lab5report - + ion, so this eliminates H 2 SO 4 . In order...

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We began the first rough titration with the 0.0979M NaOH with the unknown concentration of unknown acid K. The initial pH was 2.35 and the final pH was 11.5 after 13mL of NaOH. The first big leap in pH occurred between 5mL and 6mL, resulting in pH 3.03 and pH 9.85, respectively. We estimated the amount needed to reach the equivalence point to be around 5.5mL. We then began the more accurate titration by stopping at 3mL of NaOH and titrating by 0.1mL increments. At about 5.8mL titrated was the enormous leap in pH that was predicted to be at 5.5mL. We continued to titrate by 0.1mL intervals until we reached 7mL titrated and continued with 0.5mL increments. After 13mL of NaOH, the final pH was 11.53. We can first see that acid K is a strong acid because from the titration curve the pH is at 7 and a strong acid and strong base produce neutral salts. Therefore, it cannot be any weak acid. It is also has only one equivalence point, indicating that it forms only one H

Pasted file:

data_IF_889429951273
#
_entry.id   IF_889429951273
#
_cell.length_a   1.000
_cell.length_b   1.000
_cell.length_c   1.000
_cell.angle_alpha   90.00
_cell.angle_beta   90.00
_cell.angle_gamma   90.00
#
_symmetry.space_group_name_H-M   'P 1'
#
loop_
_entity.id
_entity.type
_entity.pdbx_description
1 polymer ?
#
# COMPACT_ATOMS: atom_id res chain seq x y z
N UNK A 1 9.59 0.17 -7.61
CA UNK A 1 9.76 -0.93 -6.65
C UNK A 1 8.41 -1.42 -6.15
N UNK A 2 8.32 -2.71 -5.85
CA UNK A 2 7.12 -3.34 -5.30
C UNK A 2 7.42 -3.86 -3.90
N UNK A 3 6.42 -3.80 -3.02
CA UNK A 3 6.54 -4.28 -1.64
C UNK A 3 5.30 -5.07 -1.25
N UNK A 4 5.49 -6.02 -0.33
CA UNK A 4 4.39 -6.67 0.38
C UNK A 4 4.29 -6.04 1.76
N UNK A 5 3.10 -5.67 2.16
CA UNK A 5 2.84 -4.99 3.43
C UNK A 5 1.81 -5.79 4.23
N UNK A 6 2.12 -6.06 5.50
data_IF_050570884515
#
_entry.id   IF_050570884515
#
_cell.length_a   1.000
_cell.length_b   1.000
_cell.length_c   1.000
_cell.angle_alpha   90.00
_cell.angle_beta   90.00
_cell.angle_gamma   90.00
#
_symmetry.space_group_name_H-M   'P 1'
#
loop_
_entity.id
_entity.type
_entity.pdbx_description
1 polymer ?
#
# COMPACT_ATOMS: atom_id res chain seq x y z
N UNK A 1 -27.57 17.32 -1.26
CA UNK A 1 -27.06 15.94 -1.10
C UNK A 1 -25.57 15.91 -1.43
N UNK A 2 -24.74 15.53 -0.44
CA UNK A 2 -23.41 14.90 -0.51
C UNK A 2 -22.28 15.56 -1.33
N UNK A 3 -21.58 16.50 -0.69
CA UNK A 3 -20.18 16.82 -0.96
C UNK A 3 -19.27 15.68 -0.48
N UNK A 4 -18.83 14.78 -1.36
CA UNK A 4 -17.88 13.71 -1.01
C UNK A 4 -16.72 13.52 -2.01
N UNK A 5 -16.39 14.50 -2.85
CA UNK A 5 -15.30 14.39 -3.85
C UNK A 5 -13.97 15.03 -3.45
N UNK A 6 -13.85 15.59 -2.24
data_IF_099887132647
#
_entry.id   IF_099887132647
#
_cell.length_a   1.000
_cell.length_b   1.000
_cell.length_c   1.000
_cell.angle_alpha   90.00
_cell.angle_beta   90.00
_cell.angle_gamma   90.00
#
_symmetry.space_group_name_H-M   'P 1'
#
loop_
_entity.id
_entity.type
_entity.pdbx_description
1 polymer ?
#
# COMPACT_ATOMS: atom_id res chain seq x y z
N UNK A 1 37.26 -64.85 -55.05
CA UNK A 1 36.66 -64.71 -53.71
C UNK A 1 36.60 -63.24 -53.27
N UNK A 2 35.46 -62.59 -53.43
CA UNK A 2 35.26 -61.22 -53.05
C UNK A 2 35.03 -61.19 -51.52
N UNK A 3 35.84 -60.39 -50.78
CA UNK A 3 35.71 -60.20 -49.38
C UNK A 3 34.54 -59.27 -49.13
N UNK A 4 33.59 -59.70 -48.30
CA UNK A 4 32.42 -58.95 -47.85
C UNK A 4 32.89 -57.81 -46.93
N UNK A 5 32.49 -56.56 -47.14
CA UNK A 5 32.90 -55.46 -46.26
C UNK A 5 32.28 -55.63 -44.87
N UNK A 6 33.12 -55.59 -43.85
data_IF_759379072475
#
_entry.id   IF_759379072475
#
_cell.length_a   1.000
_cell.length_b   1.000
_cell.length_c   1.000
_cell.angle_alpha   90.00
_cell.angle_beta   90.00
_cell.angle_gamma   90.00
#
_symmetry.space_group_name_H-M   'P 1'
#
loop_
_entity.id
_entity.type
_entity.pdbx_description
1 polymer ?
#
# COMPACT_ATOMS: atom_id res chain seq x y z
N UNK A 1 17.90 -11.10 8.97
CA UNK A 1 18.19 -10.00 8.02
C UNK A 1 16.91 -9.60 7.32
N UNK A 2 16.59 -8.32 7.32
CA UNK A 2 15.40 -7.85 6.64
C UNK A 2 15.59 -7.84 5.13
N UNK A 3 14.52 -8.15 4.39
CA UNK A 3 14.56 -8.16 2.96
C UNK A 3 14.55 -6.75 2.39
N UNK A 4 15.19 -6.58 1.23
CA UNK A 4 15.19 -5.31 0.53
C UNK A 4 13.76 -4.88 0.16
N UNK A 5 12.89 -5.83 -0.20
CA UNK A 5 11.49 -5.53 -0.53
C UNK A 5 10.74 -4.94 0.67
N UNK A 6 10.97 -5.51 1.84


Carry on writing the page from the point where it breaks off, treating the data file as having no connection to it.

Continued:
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Unformatted text preview: + ion, so this eliminates H 2 SO 4 . In order to find the concentration of the acid, we must use the known molarity of the NaOH solution and the volume of HCl used in the following equations: = M1V1 M2V2 . = . ( . ) M10 05L HCl 0 0979M NaOH 0 0059L = . M1 0 01M HCl From the chart, one can see that the equivalence point is at pH 7. Since NaOH is a strong base, this indicates that K must be a strong acid. Therefore, the only acid choices remain are either hydrochloric acid or sulfuric acid. Because sulfuric acid is diprotic and our acid was not, the only choice remaining is HCl. In comparison with other groups in the lab, we found that we had the same acid as the group that had acid C, except in a lower concentration. It took the other group 10mL to reach the equivalence point when it only took us approximately 5.9mL NaOH. Their molarity was approximately 0.02M HCl, while ours was 0.01M HCl....
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lab5report - + ion, so this eliminates H 2 SO 4 . In order...

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